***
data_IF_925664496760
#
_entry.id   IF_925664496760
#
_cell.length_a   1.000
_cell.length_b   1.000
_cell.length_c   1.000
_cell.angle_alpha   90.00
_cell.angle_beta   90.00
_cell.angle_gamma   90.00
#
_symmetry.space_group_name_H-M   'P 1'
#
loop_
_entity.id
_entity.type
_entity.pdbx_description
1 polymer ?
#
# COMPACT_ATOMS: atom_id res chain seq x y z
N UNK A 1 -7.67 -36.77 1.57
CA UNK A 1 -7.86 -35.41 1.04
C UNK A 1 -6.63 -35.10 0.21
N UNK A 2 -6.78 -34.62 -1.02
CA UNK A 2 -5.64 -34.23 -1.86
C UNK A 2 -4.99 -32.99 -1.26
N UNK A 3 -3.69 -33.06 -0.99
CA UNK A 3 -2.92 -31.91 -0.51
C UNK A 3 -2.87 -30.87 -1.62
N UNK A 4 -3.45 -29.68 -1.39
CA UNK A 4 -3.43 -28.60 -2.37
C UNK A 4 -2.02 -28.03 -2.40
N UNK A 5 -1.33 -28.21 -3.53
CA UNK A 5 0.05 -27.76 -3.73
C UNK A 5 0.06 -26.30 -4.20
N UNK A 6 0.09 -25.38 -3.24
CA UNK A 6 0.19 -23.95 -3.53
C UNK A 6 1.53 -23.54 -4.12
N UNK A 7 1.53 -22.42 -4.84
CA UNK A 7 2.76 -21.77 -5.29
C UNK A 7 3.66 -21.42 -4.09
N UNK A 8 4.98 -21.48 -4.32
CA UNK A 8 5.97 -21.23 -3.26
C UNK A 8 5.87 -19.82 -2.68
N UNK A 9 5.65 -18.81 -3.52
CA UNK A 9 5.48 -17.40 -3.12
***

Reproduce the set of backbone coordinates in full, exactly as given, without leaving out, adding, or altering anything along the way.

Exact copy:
data_IF_925664496760
#
_entry.id   IF_925664496760
#
_cell.length_a   1.000
_cell.length_b   1.000
_cell.length_c   1.000
_cell.angle_alpha   90.00
_cell.angle_beta   90.00
_cell.angle_gamma   90.00
#
_symmetry.space_group_name_H-M   'P 1'
#
loop_
_entity.id
_entity.type
_entity.pdbx_description
1 polymer ?
#
# COMPACT_ATOMS: atom_id res chain seq x y z
N UNK A 1 -7.67 -36.77 1.57
CA UNK A 1 -7.86 -35.41 1.04
C UNK A 1 -6.63 -35.10 0.21
N UNK A 2 -6.78 -34.62 -1.02
CA UNK A 2 -5.64 -34.23 -1.86
C UNK A 2 -4.99 -32.99 -1.26
N UNK A 3 -3.69 -33.06 -0.99
CA UNK A 3 -2.92 -31.91 -0.51
C UNK A 3 -2.87 -30.87 -1.62
N UNK A 4 -3.45 -29.68 -1.39
CA UNK A 4 -3.43 -28.60 -2.37
C UNK A 4 -2.02 -28.03 -2.40
N UNK A 5 -1.33 -28.21 -3.53
CA UNK A 5 0.05 -27.76 -3.73
C UNK A 5 0.06 -26.30 -4.20
N UNK A 6 0.09 -25.38 -3.24
CA UNK A 6 0.19 -23.95 -3.53
C UNK A 6 1.53 -23.54 -4.12
N UNK A 7 1.53 -22.42 -4.84
CA UNK A 7 2.76 -21.77 -5.29
C UNK A 7 3.66 -21.42 -4.09
N UNK A 8 4.98 -21.48 -4.32
CA UNK A 8 5.97 -21.23 -3.26
C UNK A 8 5.87 -19.82 -2.68
N UNK A 9 5.65 -18.81 -3.52
CA UNK A 9 5.48 -17.40 -3.12